Descriptions such as these, and public access to the printed account prior to the trial, gave the defense the opportunity to study it in advance and prepare to discredit Daniels’s testimony with a brutal cross-examination. Other witnesses proved to be difficult or withholding, reluctant to face their fellow citizens.
On May 30, 1845, the jury reported that they found the defendants not guilty, and the trial ended in acquittal. The violence did not end with the murders of Joseph and Hyrum. Sheriff Minor Deming was a supporter of Mormon rights who had been elected county sheriff in Hancock with Mormon backing in 1844 after the Carthage attack. Many non-Mormons viewed him as the enemy for his support of Mormon rights, and despite pressure to join the anti-Mormon cause, Deming held fast.
On June 24, 1845, Deming was attacked by a group of men, many of whom had been present at the storming of the Carthage jail. In the struggle, Deming shot and killed one of the main aggressors, Samuel Marshall. Deming was indicted by a non-Mormon grand jury, and with a trial set for October, he resigned as sheriff. Deming died in September before his case went to trial, and his death marked the end of the uneasy peace he had worked to establish and maintain as sheriff. Deming had served as a voice of authority to enforce legal procedure, and in his absence, the maintenance of law and order to mediate between Mormon and non-Mormon issues was abandoned.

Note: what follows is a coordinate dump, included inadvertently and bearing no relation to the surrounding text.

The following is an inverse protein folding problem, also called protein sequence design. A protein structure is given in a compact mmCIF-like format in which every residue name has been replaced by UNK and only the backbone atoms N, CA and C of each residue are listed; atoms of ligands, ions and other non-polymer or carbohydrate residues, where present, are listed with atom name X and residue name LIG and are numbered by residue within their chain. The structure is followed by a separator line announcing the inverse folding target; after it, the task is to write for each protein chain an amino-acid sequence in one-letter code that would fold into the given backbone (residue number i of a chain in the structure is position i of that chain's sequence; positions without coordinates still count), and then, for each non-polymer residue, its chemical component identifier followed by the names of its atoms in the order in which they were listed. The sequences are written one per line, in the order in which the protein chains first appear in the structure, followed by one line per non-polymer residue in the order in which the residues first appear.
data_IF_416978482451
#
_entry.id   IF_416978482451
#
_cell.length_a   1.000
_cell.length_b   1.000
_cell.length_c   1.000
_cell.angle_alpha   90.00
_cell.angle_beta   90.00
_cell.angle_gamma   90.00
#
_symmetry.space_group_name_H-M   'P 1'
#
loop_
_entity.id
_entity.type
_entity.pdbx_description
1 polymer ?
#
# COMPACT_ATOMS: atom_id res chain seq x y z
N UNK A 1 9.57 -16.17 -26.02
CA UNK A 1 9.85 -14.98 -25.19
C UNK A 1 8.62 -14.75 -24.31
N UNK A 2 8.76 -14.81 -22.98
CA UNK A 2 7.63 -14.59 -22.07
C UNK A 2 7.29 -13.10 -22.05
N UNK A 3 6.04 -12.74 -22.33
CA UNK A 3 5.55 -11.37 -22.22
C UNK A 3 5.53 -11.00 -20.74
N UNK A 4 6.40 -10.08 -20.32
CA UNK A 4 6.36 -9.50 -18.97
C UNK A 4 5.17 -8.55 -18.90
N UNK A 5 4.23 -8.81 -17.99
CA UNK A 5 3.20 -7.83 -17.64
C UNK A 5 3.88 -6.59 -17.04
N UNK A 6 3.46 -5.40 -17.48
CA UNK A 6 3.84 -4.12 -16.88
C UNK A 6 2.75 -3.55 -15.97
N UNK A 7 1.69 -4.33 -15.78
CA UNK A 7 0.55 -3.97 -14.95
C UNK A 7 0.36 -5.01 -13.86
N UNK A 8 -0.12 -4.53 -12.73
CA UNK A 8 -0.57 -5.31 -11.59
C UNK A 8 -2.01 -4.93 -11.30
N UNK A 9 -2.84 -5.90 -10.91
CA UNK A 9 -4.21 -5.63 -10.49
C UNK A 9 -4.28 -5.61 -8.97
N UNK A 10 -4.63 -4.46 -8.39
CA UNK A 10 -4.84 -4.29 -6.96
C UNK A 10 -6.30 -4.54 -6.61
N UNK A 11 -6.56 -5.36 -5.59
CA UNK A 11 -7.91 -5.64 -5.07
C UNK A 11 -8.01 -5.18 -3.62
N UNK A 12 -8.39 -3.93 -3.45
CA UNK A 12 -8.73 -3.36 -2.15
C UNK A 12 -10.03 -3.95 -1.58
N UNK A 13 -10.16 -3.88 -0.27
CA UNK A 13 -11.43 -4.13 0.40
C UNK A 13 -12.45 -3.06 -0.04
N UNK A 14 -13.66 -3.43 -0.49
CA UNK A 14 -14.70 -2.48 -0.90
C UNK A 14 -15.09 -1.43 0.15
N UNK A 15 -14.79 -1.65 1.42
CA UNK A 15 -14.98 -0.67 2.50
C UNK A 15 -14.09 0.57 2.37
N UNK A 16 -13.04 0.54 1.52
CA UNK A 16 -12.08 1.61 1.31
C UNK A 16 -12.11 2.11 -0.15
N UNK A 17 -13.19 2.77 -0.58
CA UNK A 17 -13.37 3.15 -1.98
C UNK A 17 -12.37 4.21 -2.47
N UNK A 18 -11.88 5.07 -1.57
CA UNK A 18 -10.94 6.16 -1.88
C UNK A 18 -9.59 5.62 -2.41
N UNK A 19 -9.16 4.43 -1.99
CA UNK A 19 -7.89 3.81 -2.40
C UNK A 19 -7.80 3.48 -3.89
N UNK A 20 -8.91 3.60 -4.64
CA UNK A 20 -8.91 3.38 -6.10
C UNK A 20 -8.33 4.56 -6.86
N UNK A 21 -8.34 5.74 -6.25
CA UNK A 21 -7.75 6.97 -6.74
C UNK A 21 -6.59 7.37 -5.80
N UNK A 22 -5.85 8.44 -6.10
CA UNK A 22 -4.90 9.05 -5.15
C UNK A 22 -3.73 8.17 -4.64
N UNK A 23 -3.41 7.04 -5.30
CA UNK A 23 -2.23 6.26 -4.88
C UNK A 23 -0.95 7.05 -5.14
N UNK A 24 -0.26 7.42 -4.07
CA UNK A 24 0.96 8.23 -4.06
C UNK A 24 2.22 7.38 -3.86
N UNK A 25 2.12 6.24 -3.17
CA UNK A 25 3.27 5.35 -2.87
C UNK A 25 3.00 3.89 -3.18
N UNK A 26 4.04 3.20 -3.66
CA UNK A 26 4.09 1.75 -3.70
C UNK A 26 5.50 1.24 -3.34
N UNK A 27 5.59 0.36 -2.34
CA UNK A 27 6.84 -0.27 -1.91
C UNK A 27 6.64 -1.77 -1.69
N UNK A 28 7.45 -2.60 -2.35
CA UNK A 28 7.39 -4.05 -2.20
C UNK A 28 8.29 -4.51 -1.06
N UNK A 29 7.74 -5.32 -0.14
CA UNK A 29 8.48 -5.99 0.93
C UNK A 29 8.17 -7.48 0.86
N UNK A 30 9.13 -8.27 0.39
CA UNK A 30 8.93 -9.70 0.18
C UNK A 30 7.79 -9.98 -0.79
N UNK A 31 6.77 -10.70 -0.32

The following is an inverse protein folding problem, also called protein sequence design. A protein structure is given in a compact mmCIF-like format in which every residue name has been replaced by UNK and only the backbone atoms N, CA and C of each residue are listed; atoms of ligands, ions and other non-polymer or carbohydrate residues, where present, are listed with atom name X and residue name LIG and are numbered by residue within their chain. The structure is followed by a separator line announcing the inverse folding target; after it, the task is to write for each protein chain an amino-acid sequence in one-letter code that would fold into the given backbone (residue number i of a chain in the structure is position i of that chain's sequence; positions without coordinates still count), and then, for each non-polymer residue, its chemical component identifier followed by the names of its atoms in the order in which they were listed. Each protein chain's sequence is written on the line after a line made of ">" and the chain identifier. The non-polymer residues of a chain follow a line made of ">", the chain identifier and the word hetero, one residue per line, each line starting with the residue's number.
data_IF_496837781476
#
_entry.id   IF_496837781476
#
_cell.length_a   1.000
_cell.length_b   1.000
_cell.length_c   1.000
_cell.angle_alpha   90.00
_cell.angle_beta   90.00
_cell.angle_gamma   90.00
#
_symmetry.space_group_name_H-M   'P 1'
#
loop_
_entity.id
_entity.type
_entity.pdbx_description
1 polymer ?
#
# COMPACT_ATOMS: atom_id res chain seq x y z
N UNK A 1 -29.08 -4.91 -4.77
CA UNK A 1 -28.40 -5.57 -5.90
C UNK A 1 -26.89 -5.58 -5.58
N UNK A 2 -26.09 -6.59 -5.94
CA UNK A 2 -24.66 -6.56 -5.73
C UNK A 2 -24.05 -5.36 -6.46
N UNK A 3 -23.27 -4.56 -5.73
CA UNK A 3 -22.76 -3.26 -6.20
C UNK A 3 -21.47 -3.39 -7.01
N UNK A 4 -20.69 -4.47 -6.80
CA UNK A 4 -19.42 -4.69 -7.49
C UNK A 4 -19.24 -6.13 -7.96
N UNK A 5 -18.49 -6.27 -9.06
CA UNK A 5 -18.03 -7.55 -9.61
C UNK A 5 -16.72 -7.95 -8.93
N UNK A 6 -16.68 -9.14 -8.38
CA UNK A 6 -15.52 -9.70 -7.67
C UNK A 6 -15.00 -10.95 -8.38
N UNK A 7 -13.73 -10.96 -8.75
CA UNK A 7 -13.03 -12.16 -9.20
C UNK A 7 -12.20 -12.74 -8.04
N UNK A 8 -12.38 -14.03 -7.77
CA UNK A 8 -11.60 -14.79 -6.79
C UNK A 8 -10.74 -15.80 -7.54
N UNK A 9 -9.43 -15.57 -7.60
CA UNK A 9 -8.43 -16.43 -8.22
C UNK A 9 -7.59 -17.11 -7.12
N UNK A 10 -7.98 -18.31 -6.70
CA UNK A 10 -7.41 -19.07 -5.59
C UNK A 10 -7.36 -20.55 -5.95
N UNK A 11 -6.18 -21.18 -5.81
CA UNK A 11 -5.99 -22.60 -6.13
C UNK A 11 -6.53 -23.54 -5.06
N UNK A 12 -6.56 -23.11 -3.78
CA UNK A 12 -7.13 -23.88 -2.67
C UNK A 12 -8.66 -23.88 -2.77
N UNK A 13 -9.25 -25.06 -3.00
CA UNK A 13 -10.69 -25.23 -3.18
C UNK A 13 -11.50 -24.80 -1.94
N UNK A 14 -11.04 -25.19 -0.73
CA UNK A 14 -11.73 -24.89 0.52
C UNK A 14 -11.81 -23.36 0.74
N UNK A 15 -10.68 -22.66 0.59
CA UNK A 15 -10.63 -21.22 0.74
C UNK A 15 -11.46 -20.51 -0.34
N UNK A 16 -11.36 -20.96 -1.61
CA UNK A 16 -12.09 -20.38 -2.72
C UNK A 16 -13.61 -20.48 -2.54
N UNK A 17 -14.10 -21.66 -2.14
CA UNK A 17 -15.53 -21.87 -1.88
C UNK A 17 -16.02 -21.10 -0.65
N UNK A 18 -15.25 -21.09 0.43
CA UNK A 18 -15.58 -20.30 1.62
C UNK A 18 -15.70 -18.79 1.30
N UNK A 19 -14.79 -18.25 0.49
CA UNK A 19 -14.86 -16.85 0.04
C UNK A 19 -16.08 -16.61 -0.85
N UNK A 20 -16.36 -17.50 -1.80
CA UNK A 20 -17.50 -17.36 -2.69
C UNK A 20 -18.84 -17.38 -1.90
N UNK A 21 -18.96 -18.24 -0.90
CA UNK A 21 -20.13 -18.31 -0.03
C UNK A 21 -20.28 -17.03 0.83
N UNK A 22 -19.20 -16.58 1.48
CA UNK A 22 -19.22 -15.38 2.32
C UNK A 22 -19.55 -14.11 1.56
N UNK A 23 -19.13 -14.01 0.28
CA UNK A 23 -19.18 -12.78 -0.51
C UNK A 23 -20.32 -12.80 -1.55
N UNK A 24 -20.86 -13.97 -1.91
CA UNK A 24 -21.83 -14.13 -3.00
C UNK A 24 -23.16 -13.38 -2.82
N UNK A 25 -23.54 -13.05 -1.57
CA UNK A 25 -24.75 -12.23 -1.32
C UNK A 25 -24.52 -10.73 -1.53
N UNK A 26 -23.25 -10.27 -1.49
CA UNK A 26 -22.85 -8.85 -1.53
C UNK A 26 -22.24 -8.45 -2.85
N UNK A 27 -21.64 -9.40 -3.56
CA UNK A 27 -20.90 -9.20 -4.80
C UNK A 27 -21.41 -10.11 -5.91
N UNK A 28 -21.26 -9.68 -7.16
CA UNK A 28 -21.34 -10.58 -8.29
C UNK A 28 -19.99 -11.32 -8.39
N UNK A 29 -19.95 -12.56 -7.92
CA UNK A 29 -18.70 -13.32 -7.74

With continued prejudice against Mormons and this renewed violence, the Mormon community was destabilized and concerned for their future. The death of Joseph Smith led to a schism in the Latter Day Saint movement that resulted from succession disputes, and many Mormons chose to follow Brigham Young in a mass exodus from Illinois that started around 1847. The murders and perceived mishandling of justice created religious martyrs of Joseph and Hyrum Smith.
You can learn more about the trial and read photocopies of witness accounts in the IHLC’s Joseph and Hyrum Smith Papers, 1844-1845 (MS 278), as well as the personal and official letters of Sheriff Deming in the Minor and Abigail Deming Correspondences, 1826-1849 (MS 944).
Beam, Alex. American Crucifixion: The Murder of Joseph Smith and the Fate of the Mormon Church. New York: Public Affairs, 2014. Call number: 289.3092 Sm61b
Daniels, Wm. M., and Littlefield, L.O. A Correct Account of the Murder of Generals Joseph and Hyrum Smith: At Carthage, On the 27th Day of June, 1844. Nauvoo, IL: Published by John Taylor for the Proprietor, 1845. Call number: B.S653 D1970
Oaks, Dallin H., and Marvin, S. Carthage Conspiracy: The Trial of the Accused Assassins of Joseph Smith. Urbana, IL: University of Illinois Press, 1975. Call number: 343.1 OA4C
Pierce, J. Kingston. “The Death of Joseph Smith.” American History 36 (2001): 54-62. http://search.ebscohost.com/login.aspx?direct=true&db=ahl&AN=5334460